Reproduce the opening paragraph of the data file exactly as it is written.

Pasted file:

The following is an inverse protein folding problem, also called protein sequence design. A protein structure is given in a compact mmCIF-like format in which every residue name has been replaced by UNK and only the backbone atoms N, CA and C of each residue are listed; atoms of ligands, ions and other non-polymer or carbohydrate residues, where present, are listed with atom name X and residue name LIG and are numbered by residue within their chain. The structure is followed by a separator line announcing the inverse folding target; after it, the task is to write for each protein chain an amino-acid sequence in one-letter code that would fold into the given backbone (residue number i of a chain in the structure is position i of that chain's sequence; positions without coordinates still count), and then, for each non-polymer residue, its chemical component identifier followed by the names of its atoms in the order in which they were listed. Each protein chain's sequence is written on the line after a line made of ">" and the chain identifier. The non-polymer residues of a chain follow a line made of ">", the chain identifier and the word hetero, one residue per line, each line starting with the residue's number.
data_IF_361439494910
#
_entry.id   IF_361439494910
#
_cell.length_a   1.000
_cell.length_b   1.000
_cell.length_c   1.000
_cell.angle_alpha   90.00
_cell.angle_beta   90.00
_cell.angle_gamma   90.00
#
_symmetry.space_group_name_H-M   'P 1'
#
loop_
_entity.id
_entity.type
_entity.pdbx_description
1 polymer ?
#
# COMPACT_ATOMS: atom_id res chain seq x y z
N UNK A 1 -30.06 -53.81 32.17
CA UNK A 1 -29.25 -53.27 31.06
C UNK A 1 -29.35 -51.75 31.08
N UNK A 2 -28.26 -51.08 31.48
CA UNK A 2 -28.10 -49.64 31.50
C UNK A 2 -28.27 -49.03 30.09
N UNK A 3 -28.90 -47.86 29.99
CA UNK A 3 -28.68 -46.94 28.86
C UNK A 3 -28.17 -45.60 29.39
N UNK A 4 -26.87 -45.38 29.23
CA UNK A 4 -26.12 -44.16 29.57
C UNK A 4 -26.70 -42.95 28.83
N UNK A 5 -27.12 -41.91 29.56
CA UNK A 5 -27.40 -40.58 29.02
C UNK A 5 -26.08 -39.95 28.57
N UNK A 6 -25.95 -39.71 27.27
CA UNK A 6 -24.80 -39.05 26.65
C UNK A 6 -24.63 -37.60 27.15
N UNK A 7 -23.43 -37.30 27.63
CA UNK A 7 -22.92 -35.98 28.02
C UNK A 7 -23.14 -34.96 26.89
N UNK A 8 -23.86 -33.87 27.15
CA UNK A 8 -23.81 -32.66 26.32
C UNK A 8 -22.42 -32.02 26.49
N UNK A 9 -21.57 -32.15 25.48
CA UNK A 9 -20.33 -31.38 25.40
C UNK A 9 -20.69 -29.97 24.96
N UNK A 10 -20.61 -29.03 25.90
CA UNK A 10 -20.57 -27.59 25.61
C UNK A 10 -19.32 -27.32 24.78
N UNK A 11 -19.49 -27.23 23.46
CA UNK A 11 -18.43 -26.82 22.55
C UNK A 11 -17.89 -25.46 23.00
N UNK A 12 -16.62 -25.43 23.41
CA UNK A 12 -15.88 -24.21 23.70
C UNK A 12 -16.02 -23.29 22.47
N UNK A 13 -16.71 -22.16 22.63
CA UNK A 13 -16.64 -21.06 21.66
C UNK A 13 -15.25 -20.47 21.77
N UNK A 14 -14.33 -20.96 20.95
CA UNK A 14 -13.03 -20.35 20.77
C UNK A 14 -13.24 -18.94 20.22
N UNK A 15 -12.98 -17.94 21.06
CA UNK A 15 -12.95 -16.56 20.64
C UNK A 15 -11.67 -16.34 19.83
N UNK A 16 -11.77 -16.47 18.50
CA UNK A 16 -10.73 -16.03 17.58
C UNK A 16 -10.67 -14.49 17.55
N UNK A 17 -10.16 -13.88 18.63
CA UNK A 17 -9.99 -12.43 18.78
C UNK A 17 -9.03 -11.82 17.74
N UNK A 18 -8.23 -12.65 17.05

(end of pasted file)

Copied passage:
The following is an inverse protein folding problem, also called protein sequence design. A protein structure is given in a compact mmCIF-like format in which every residue name has been replaced by UNK and only the backbone atoms N, CA and C of each residue are listed; atoms of ligands, ions and other non-polymer or carbohydrate residues, where present, are listed with atom name X and residue name LIG and are numbered by residue within their chain. The structure is followed by a separator line announcing the inverse folding target; after it, the task is to write for each protein chain an amino-acid sequence in one-letter code that would fold into the given backbone (residue number i of a chain in the structure is position i of that chain's sequence; positions without coordinates still count), and then, for each non-polymer residue, its chemical component identifier followed by the names of its atoms in the order in which they were listed. Each protein chain's sequence is written on the line after a line made of ">" and the chain identifier. The non-polymer residues of a chain follow a line made of ">", the chain identifier and the word hetero, one residue per line, each line starting with the residue's number.